2.2 Electrical Field of a Point Charge
Now let us try to determine the electric field for point charge. Let’s assume that our source charge is a positive point charge q and we are interested to determine the electric field some r distance away at point p. In order to do this, we will choose a positive test charge q zero and place it at the point of interest.
Since both of these charges are like charges, our source will repel the test charge q zero in radially outward direction with a Coulomb force of f sub c. Now we know that the electric field that it generates at the point of interest should be the same direction with the Coulomb force.
In other words it has to be radially outward direction. The magnitude of this force is from Coulomb’s law, 1 over 4 Pi Epsilon zero times the product of the magnitude of the charges, q q zero over r squared.
If we’d like to express this in vector form, then we can introduce a unit vector in radial direction denoted as r unit and multiply the magnitude of this force by that unit vector r. From the definition of electric field, we have electric field is equal to Coulomb force per unit charge. In this case, per unit test charge.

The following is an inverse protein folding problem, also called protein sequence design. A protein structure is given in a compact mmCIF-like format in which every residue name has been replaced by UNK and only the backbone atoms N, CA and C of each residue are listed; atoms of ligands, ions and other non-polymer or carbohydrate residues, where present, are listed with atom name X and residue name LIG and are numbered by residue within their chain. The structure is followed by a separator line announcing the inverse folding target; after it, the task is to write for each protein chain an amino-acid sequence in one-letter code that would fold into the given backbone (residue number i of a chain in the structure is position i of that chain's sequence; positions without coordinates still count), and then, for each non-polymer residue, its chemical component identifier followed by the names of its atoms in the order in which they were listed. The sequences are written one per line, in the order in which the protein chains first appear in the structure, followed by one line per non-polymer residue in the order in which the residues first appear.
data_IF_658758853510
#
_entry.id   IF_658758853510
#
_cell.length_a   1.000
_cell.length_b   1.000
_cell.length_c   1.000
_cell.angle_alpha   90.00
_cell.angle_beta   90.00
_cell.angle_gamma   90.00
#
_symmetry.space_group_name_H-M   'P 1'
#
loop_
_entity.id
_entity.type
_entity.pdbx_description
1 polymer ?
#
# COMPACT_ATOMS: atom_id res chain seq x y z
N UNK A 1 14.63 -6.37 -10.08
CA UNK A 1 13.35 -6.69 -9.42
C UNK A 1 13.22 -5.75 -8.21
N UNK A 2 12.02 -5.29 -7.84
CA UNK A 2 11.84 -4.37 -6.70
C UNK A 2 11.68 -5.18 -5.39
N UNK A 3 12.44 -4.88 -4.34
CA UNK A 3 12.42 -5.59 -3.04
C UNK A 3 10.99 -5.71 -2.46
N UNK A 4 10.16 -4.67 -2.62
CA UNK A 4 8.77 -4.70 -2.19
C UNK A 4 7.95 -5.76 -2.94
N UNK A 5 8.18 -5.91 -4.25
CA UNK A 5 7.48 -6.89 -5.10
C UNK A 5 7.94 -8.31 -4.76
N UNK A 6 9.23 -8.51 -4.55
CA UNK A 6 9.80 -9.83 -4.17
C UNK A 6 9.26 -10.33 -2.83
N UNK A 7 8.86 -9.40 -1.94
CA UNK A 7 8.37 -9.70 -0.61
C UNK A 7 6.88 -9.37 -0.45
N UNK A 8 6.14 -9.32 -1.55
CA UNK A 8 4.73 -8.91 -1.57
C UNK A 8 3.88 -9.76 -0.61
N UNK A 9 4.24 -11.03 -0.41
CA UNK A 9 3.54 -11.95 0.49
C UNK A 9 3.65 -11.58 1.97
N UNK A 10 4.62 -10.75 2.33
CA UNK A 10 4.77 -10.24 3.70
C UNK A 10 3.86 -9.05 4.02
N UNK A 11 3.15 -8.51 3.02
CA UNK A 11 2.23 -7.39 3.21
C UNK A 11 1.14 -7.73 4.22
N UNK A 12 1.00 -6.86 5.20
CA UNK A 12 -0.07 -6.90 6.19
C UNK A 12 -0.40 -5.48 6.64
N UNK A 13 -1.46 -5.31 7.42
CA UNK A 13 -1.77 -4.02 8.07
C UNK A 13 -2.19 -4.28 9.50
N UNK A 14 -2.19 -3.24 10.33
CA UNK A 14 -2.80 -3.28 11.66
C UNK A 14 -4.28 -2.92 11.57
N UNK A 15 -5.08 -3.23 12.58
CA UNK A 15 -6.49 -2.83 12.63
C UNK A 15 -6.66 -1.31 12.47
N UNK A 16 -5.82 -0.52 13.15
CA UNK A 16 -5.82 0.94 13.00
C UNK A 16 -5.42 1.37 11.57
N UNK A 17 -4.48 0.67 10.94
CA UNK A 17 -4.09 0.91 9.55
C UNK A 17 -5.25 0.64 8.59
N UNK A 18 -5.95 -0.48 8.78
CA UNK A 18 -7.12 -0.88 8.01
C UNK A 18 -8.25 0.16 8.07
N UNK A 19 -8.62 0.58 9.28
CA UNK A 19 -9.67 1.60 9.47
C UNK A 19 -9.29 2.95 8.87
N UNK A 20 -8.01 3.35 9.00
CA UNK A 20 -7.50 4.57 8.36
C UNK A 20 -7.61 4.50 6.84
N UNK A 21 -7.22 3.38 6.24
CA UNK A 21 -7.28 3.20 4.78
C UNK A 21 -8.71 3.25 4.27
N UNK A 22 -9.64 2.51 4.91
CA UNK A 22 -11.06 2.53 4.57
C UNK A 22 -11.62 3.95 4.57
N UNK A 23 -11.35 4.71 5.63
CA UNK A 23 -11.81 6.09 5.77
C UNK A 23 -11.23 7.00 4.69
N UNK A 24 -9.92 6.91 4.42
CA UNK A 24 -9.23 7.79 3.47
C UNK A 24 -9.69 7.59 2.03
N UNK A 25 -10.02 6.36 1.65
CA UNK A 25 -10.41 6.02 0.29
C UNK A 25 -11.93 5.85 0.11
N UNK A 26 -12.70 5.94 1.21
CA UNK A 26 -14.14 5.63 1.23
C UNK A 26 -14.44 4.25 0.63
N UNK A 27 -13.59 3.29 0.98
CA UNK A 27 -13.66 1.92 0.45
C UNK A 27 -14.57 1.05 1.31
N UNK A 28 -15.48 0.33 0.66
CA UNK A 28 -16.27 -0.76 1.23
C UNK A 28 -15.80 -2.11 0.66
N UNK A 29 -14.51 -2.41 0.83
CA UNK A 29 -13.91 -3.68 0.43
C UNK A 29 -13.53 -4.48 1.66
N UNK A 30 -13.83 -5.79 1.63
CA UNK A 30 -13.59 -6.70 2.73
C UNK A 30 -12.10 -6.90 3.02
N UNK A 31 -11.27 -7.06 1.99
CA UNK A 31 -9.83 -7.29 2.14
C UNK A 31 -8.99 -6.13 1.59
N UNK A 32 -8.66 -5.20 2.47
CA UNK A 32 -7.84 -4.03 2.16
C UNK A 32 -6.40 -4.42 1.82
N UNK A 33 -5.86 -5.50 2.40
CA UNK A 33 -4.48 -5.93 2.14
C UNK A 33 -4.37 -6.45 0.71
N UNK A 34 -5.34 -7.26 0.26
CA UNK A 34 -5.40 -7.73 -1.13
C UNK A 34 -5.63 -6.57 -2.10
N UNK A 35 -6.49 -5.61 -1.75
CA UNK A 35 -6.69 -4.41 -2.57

Substituting the explicit value of Coulomb force, we will have 1 over 4 Pi Epsilon zero q q zero over r squared times r unit divided by q zero. Q zeroes at the numerator and the denominator will cancel, leaving us electric field of a point charge is equal to 1 over 4 Pi Epsilon zero charge divided by the square of the distance to the point of interest.
Therefore if we are interested with the electric field generated by a point charge q some r distance away from the charge at a point p, that electric field is going to be in radially outward direction. Its magnitude is going to be equal to Coulomb constant times magnitude of the charge q divided by square of the distance to the point of interest. R is the distance between the source charge and point of interest.
The expression over here in the box is also sometimes known as Coulomb’s law in terms of electric field. Now, if we have more than one point charges in our system and if we are interested in the net electric field at a specific point for more than one point charges, then simply we calculate the electric field due to each one of these charges at the point of interest and then add these electric field vectors vectorially to be able to get the total electric field.
Therefore e total, or the net electric field at the point of interest will be the vector sum of the electric fields generated by each individual charge at the point of interest. Following example is going to be related to the superposition of the electric field vectors.